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This article was published 28/1/2019 (722 days ago), so information in it may no longer be current.
The last year has been massive for the Canadian CMV Foundation.
The foundation is chaired by St. Boniface resident Rob Tétrault, who is also the driving force behind Le Classique, which is billed as Western Canada’s largest winter outdoor 3-on-3 ball hockey festival.
This year’s event, which is presented by MLT Aikins, will be held on Feb. 8 and 9 at Whittier Park. It will be the seventh instalment of the event, which is the largest annual fundraiser for the foundation. The cause is close to Rob Tétrault’s heart, as his son was born with CMV — otherwise known as congenital cytomegalovirus.
CMV is a debilitating congenital birth defect that can cause serious disease in babies who were infected with it before birth. Around one in 150 children is born with the condition, which can cause a range of neurodevelopmental disabilities in babies.
Describing 2018 as a remarkable year for the foundation, Tétrault said the last 12 months have yielded some huge steps forward. These include working with the Ontario government to pass precedent-setting legislation to have universal CMV screening across the whole province; directly funding the foundation’s first Canadian research grant; and hosting the second national symposium in Montreal.
"Last year was a big one, and it’s really exciting," Tétrault told The Lance in the run-up to this year’s Le Classique.
"To have targeted training protocol is a huge win, and we funded two separate research initiatives for the first time. Now, we’re actually seeing tangible progress resulting from our event. Of course, there have been wins along the way, but last year was very big for us."
"Le Classique has certainly given me lots of joy, and has definitely changed my life. And now, some babies, without a doubt, will directly have their lives saved by the tournament, and that’s really something," he added.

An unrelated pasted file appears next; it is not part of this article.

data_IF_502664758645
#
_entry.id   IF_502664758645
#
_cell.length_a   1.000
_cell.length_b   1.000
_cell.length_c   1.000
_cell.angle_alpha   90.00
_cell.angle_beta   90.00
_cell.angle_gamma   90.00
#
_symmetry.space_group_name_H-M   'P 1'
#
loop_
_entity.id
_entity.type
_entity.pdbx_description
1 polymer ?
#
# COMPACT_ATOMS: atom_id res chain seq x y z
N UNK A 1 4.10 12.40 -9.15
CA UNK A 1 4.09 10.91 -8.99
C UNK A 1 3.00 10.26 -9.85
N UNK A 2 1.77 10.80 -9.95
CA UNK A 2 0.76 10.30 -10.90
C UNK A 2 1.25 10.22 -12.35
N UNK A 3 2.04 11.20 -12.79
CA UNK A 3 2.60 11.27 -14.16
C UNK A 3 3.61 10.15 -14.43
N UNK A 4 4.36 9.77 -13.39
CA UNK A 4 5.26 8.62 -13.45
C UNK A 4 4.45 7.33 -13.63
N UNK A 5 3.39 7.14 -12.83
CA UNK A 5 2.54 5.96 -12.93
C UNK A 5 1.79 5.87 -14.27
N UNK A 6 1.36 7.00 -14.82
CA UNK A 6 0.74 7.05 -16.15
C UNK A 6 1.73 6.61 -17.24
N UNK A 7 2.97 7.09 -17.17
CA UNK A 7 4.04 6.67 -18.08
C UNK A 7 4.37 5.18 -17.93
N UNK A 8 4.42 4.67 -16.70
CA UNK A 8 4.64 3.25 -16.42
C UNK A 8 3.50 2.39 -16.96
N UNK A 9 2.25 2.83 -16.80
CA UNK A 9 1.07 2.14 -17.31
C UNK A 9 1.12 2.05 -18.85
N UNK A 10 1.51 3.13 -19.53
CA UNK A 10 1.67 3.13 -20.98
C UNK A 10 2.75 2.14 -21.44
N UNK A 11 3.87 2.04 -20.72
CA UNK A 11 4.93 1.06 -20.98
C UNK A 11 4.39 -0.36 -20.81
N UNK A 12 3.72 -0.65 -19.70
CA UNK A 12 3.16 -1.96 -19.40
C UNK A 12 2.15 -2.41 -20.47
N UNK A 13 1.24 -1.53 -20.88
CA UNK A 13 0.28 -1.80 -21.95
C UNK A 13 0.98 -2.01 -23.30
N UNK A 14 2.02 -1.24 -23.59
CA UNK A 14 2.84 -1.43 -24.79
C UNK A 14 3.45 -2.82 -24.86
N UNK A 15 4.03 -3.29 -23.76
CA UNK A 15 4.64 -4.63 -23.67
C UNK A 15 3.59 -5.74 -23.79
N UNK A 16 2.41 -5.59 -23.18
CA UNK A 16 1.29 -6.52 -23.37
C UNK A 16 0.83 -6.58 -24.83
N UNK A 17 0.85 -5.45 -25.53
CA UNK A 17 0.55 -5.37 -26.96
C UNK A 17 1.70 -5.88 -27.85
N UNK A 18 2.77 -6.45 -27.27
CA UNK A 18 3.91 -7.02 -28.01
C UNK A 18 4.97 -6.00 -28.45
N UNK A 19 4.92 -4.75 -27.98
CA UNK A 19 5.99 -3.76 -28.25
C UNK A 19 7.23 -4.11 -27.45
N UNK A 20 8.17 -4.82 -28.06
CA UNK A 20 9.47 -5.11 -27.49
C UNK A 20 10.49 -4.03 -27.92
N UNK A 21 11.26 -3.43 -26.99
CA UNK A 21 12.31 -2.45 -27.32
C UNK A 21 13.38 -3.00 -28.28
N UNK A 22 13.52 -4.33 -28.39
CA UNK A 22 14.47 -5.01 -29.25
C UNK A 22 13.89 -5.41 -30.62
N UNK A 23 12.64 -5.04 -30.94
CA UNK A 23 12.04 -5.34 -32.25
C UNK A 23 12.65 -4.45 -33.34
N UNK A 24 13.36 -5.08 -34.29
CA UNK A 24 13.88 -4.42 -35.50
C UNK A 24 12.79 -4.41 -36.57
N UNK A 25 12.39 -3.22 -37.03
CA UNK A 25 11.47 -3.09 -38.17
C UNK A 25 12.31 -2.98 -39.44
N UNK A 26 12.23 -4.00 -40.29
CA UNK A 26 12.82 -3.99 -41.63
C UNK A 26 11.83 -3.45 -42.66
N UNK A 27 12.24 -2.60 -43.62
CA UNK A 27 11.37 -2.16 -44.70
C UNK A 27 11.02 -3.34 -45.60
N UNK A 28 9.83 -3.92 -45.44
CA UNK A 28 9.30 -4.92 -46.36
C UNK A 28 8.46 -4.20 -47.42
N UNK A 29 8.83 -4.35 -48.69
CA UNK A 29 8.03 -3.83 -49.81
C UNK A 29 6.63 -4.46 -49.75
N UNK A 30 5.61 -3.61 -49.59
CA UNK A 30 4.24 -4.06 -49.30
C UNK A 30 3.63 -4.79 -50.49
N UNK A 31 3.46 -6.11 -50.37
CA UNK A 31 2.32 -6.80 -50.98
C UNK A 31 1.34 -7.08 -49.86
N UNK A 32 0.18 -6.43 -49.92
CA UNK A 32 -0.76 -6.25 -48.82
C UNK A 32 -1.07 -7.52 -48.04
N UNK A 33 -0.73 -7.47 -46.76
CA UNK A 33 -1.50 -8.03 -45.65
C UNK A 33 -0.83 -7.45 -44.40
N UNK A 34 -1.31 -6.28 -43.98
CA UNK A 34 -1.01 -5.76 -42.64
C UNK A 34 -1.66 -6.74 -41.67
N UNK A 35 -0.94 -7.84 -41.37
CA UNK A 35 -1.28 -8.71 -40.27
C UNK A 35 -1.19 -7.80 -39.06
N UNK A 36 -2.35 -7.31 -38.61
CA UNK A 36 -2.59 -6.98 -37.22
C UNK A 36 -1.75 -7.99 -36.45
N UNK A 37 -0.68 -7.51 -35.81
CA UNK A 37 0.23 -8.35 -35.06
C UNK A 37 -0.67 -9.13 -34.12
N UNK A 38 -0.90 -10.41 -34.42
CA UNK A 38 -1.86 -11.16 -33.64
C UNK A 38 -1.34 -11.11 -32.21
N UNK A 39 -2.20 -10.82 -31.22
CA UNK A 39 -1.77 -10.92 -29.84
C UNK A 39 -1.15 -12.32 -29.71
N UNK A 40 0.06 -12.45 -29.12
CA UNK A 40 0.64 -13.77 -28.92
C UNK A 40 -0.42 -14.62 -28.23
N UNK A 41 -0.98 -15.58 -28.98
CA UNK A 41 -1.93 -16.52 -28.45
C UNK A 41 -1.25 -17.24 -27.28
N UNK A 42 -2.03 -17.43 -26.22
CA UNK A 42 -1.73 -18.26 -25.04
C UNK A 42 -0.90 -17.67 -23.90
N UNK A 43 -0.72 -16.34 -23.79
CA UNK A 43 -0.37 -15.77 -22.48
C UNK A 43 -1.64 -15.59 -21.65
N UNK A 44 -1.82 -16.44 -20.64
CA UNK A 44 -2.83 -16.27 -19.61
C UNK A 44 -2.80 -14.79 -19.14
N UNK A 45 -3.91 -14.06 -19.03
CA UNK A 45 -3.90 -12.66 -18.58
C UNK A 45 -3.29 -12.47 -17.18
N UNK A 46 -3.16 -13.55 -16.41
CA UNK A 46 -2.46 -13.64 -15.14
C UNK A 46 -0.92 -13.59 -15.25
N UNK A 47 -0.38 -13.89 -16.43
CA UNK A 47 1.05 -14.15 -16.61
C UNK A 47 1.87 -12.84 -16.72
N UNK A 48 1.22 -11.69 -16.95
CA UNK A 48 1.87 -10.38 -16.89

Since Tétrault co-founded the event with Marc Foidart seven years ago, it has continued to grow by the addition of teams, divisions, and activities to the weekend. This year will showcase five divisions — novice, competitive, corporate, women’s, and co-ed — and there will also be a social on the Friday night, and children’s activities on the Saturday afternoon.
"Le Classique is really what started it all for our foundation," Tétrault said. "When we started the event, we knew we wanted to throw a party, but at the same time, we knew we wanted to raise money. The Canadian CMV Foundation is the result of all that hard work."
Tétrault said the targeted goal is to raise around $75,000 at this year’s event.
Go online at leclassique.ca for more information about the event.
Visit www.cmvcanada.com to learn more about the foundation.
The Lance community journalist
Simon Fuller is the community journalist for The Lance. Canstar’s senior reporter, he joined the team in June 2009 to write for The Sou’wester, which was then the new paper in the Canstar family. In June 2012, Fuller crossed the Red River to write for the Lance, and has spent the best part of the last decade getting to know the people and places that make southeast Winnipeg such a diverse, eclectic and culturally enriching place to live. A patriotic Brit and supporter of Southampton Football Club, he hopes to see England win a soccer world cup in his lifetime. Twenty years after immigrating to Winnipeg, Fuller — a graduate of the University of North London and Red River College’s creative communications program — now prefers coffee and doughnuts to tea and crumpets. His journalism journey started with an internship at the Winnipeg Free Press in January 2008, which was soon followed by a nine-month stint as a general assignment reporter at the Winnipeg Sun. Despite his allergies, he’s the proud father of his girlfriend’s four cats. Email him at firstname.lastname@example.org Call him at 204-697-7111. . Email him at email@example.com Call him at 204-697-7111